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Zero pay increase and zero hours for Armourguard workers - union

Contributor:
Fuseworks Media
Fuseworks Media

The union representing security guards is shocked that one of New Zealand’s largest security firms is refusing to give their workers a pay increase this year.

Armourguard has offered Service and Food Workers Union (SFWU) members a zero percent pay offer in collective agreement negotiations today, saying that public sector clients such as government departments, public hospitals and local Councils want cuts in contract prices and do not care that this means security guards will stay on the minimum wage.

Among Armourguard’s public sector clients is the Ministry of Social Development, which increased its security requirements after Work and Income staff members were attacked and killed in Ashburton last year.

Armourguard staff also provide protection for patients and staff in some public hospitals, as well as performing noise control for several local Councils, and crowd control duties, including on the Auckland public transport system.

SFWU Industry Leader Jill Ovens says these are not low value, low risk jobs. "Security guards put themselves on the line every day to protect our community and property, and they deserve to be paid a decent wage," Ms Ovens said.

"The zero percent wage offer not only shows how much this company undervalues its workers, but also highlights under-the-radar austerity measures in the public sector," she said.

Ms Ovens said the pay rates for many security guards was so low that the 50 cents an hour increase in April in the minimum wage wiped out Armourguard’s bottom two steps in the pay scale.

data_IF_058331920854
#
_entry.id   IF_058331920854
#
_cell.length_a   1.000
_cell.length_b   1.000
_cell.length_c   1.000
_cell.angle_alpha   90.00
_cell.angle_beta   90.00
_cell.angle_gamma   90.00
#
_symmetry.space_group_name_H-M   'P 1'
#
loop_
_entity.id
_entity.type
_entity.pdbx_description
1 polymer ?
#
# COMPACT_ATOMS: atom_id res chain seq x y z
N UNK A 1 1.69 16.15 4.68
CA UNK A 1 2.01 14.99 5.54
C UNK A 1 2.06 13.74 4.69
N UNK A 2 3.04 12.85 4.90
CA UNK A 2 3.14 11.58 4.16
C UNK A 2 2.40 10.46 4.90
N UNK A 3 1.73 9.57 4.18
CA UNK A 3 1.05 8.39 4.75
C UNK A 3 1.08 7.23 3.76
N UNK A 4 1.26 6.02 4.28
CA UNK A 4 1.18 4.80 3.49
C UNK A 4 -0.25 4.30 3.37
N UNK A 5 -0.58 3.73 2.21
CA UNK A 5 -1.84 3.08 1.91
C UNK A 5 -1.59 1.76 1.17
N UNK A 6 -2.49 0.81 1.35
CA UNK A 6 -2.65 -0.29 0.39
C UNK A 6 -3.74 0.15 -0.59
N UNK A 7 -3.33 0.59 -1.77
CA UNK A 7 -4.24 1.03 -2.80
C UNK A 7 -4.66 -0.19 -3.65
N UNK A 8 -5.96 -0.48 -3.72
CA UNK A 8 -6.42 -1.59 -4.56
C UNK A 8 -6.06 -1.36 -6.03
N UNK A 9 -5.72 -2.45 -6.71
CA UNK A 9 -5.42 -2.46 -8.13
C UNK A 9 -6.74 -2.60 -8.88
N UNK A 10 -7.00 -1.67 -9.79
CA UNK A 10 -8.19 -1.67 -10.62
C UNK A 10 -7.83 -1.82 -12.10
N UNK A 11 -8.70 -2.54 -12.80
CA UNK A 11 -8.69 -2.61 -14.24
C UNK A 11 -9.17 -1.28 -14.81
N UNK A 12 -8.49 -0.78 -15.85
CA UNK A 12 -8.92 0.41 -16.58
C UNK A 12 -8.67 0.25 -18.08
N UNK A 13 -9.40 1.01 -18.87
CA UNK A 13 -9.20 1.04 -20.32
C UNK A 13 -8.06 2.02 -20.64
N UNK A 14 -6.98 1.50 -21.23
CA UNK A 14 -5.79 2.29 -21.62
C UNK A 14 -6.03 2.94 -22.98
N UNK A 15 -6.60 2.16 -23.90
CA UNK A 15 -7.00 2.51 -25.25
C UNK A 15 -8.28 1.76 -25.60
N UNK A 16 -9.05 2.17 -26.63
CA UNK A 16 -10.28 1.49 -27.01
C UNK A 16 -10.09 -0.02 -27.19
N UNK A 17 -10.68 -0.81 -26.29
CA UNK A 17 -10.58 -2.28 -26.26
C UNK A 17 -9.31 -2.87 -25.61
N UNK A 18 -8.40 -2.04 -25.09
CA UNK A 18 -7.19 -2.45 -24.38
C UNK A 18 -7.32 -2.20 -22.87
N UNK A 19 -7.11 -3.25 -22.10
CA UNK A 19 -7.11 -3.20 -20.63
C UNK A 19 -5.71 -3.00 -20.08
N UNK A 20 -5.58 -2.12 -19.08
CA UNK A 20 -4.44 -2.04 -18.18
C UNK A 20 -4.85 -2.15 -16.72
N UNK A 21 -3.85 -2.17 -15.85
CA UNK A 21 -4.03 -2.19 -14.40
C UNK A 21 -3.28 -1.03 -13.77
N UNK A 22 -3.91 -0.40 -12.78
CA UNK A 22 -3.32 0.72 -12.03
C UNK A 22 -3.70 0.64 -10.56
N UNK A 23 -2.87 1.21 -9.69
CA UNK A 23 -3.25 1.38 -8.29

"This is not uncommon in the security industry, where companies are undercutting each other to secure public sector contracts in a vicious race to the bottom," she said.

"This is aided and abetted by government procurement policies that are based on the lowest bid, rather than training, health and safety, and recognition of security guards."

Ms Ovens said Armourguard is also refusing to do anything about its zero-hours contracts. Armourguard has for several years been employing all its guards either as casuals or on what it calls ‘part-time variable contracts’.

"You can be regularly rostered 45 hours a week at a Work and Income office or a hospital, but if the client decides you are not wanted, justified or not, Armourguard will remove you with no guarantee of hours beyond a 3-hour minimum shift - if you are lucky enough to get a shift. You will be literally waiting by the phone for enough work to get by," she said.

"Workers need secure hours to be able to keep up with bills and look after their families."

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